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    During the summer of 1968, Dan and his good friend and former Blanchardville High School classmate, Paul Hanson, decided to take a 250 mile canoe trip down the Wisconsin River. At that time, Dan was a junior at Platteville State University and Paul was a sophomore at Augsburg college in Minneapolis.
    The two friends canoed over many dangerous rapids, portaged 16 times and paddled at least 11 hours per day.
    Two years later, Paul would make another trip home from Minneapolis. But this time, it would be to attend Dan's funeral.
    Continued

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    When her fiance died in Vietnam, Lizbeth "Libbi" Frances sent a letter with two savings bonds to Jimmy Larson of Blanchardville.
    Dan loved children and especially, his little neighbor, Jimmy, the son of Gordie and Grace Larson.
    Libbi wrote to his parents: "Dan and I always wanted a son just like Jim. My parents wanted to give something in
Dan's memory that would be particularly meaningful to Dan and me alone. And Jim was our favorite!
    Today, Jim Larson of Argyle, (WI) not only has saved the letter, but has also created an album that contains only photos and other memorabilia of Dan Gallagher.
    Sadly, there is also an obituary.

    Continued

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    For 27 years every Memorial Day, they would make her a homemade corsage of poppies and red, white and blue ribbons. And every year, the small woman in the navy and white uniform, would weep as she heard the words of "In Flanders Field," at the Legion Hall.
    Jane Gallagher was an active member of the Blanchardville Legion Auxiliary for 30 years. And, sadly, for 27 of those years, she was known as a Gold Star Mother -- a mother who had lost a son in a war.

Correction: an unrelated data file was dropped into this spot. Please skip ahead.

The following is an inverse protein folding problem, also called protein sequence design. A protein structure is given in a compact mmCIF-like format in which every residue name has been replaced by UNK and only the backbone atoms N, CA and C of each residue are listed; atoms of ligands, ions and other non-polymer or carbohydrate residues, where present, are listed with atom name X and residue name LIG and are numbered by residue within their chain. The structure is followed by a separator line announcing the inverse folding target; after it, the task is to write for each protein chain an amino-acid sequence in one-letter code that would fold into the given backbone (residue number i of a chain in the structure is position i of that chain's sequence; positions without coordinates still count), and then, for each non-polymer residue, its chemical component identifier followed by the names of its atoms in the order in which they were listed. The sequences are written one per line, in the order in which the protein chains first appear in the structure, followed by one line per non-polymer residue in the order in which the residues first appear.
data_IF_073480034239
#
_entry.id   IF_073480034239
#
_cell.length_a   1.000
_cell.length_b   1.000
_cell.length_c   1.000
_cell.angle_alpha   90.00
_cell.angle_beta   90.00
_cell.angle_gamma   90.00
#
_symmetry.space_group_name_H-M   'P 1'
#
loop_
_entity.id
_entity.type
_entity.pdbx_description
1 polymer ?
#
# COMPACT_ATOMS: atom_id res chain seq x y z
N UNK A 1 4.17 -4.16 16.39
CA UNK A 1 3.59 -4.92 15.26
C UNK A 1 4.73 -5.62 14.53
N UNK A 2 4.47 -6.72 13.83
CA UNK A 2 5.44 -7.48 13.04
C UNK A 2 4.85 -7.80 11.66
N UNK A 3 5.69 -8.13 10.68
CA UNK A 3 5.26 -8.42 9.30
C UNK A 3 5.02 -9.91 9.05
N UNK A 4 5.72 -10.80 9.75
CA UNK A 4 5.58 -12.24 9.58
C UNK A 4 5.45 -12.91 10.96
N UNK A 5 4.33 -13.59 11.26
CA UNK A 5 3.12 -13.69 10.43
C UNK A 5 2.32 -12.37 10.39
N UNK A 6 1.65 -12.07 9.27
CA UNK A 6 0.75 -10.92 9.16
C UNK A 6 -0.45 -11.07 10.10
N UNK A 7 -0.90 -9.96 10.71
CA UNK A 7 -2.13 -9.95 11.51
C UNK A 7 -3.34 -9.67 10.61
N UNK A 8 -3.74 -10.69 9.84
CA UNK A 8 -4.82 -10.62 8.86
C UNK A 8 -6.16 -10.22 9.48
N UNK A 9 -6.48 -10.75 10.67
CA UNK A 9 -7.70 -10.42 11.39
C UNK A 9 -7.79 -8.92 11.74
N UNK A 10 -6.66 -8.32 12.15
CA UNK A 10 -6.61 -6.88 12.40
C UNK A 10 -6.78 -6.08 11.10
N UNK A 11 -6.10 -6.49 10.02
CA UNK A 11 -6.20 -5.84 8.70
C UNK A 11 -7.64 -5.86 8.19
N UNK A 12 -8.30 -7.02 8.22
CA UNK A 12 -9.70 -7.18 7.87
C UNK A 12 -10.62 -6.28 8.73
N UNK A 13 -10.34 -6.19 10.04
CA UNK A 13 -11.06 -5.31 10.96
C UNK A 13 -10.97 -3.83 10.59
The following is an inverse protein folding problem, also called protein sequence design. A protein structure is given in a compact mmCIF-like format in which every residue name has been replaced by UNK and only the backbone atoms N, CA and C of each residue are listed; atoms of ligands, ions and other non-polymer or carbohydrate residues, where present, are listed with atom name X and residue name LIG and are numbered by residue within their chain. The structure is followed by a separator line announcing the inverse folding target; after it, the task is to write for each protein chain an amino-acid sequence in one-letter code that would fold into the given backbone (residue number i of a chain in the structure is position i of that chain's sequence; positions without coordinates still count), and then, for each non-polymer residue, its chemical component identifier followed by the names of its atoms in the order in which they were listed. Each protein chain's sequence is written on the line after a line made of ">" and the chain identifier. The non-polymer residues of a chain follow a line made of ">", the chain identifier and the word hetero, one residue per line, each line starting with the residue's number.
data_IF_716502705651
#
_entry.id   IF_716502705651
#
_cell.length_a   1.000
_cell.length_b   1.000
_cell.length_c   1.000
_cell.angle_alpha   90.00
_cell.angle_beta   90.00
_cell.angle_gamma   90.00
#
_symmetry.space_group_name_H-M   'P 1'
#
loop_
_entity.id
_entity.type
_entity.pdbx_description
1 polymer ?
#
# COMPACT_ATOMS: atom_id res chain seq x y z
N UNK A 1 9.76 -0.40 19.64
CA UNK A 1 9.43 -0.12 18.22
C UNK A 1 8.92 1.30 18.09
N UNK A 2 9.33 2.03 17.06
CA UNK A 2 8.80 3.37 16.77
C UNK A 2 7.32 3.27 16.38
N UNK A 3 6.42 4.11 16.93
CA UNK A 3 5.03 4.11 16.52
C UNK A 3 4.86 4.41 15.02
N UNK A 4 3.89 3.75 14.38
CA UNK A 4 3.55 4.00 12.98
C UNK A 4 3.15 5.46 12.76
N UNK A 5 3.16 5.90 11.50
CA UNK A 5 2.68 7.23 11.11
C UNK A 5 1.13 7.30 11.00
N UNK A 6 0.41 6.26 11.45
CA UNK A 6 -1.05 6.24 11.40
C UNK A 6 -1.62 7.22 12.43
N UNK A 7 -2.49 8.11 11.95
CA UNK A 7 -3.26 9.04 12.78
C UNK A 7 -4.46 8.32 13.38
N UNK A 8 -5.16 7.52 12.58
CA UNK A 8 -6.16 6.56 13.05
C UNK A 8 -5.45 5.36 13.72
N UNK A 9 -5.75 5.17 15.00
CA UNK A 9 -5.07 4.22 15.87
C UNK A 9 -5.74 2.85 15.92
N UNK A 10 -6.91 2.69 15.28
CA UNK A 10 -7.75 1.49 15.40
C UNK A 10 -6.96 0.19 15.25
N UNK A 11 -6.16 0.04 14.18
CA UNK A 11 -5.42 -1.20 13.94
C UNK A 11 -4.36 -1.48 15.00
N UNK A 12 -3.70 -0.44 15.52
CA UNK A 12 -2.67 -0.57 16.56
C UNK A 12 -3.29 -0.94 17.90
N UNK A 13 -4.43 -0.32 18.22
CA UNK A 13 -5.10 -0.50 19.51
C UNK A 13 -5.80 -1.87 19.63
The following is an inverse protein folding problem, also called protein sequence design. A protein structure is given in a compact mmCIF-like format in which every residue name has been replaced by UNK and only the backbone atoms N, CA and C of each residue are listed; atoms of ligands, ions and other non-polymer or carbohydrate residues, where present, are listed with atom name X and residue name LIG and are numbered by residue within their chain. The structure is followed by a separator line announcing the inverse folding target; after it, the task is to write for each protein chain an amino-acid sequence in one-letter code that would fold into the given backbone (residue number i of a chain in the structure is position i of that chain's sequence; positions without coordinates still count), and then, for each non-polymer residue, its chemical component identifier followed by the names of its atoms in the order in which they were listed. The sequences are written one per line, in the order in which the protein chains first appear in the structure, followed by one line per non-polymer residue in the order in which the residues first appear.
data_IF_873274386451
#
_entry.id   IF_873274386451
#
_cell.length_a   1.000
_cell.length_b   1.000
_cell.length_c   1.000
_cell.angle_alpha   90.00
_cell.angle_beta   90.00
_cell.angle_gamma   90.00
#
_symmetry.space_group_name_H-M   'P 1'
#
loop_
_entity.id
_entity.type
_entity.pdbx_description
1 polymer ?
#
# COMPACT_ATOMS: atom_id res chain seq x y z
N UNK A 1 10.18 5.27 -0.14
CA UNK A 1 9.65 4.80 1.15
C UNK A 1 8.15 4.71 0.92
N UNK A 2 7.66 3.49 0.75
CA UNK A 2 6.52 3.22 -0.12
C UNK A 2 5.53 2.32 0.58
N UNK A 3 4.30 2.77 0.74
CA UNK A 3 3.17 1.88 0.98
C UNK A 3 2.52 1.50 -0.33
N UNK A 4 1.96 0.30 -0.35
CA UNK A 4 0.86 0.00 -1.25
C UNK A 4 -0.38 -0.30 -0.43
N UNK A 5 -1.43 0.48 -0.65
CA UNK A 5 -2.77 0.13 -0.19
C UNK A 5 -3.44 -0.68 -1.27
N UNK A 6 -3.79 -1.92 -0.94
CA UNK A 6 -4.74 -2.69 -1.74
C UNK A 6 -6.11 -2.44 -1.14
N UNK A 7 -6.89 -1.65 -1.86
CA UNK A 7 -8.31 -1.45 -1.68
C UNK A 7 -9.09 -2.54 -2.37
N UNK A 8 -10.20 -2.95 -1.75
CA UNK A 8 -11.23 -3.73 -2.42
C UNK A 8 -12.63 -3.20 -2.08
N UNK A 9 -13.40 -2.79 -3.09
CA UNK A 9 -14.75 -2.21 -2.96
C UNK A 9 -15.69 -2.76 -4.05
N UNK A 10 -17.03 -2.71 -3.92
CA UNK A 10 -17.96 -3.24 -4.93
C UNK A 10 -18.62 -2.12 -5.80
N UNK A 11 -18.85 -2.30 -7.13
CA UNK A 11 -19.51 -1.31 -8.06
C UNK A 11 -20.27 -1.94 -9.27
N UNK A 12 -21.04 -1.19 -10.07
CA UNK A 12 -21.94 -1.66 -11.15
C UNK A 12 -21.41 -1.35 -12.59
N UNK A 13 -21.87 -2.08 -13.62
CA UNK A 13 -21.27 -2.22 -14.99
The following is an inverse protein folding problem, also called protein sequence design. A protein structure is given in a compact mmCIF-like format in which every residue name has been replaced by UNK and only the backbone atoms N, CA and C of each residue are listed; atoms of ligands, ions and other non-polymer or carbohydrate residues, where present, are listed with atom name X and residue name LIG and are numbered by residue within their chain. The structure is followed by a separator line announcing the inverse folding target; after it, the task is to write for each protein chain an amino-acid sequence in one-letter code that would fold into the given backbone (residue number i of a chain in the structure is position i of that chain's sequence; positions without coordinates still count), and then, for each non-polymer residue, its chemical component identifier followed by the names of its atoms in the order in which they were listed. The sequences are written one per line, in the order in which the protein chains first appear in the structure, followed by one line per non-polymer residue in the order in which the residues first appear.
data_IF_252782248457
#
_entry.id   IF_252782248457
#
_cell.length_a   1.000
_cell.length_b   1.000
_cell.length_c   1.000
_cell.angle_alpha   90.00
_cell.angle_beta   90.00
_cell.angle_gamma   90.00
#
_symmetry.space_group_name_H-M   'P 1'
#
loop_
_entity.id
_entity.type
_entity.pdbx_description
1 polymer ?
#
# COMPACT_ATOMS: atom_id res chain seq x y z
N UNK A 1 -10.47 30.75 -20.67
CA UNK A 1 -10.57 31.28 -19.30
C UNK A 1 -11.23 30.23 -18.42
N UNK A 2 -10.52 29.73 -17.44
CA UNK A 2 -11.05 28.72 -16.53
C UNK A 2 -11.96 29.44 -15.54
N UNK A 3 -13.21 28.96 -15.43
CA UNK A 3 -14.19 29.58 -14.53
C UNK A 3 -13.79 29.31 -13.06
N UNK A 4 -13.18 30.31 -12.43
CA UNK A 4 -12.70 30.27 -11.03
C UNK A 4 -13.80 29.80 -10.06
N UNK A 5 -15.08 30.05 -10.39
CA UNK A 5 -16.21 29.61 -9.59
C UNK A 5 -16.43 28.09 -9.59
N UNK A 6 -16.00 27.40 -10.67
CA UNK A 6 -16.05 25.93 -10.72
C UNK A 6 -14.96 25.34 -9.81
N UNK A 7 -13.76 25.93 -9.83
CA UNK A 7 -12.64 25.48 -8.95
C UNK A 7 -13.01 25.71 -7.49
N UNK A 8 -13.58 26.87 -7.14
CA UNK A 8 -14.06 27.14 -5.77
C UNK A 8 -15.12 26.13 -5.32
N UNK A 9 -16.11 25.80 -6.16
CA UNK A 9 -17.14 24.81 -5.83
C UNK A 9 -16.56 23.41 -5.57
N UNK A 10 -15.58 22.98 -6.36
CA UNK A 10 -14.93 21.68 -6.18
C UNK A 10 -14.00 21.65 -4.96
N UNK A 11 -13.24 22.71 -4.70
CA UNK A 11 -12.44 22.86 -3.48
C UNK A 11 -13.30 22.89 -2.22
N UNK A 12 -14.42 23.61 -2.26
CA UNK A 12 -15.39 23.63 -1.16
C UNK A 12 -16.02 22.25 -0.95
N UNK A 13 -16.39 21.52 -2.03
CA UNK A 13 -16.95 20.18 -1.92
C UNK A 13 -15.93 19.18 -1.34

Continued

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    One day in 1988, Karen Jeglum Kennedy who, along with her husband, owns a recording studio in Nashville, suddenly started thinking of her friend Dan Gallagher who had been killed in Vietnam years earlier. Karen was a Blanchardville Class of 1968 graduate.
    At the studio, prospective recording artists are always sending the Kennedys demo tapes. Without even looking at the name or words, Karen had placed a tape in the recorder when suddenly she was startled to hear, "When I reached up and touched your Danny's name."
    The song was referring to the Vietnam War Memorial Wall in which the names of
those who lost their lives are inscribed. The singer was using the name, "Danny."
    Karen sat down and rewrote the lyrics so that it was about the Danny she had known. But it sat there for another year.
    Then, three weeks before Christmas, while Karen was home and performing with her brother, David Jeglum, at the Perry Lutheran Church in Daleyville, (WI), she saw Dan's mother, Jane, and finally gave her the tape.
    Jane sent Karen a lovely note and Randi, Dan's sister, said her mother played that song over and over again, until her death in 1997.
    Continued

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("Your Danny's Name" original version by Dawn DeCleare/Lou Cate of Virginia)

Your Danny's Name

Lyrics by Karen Jeglum Kennedy

Mrs. Gallgher, I'm writing you from Washington D.C.
I have journeyed to this cold black wall;
There's someone I had to see
His memory broke over me, just like falling rain
When I reached up and touched your Danny's name.
The years go by I still hold Dan in fond memory
And on this wall his name is carved
For all the world to see
But a stone cannot take the place of the man he would have been
And I cried when I touched your Danny's name.
So many lives, so many dreams
Carved in that cold black stone.
So many men, so many boys
Dying to come home.
Well I guess it's time I said good-bye and head back to my home
I hope that in your heart of hearts
Some healing has been done.
I only wanted you to know I'll never be the same
Since I reached up and touched your Danny's name.

(Dan Gallagher's name is etched on the West Wall of the Vietnam War Memorial in Washington D.C. on the 7th block and is on line #72)

Read about the dilemma 'Doc' Doggett faced after Dan's death

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Posted April 20, 2000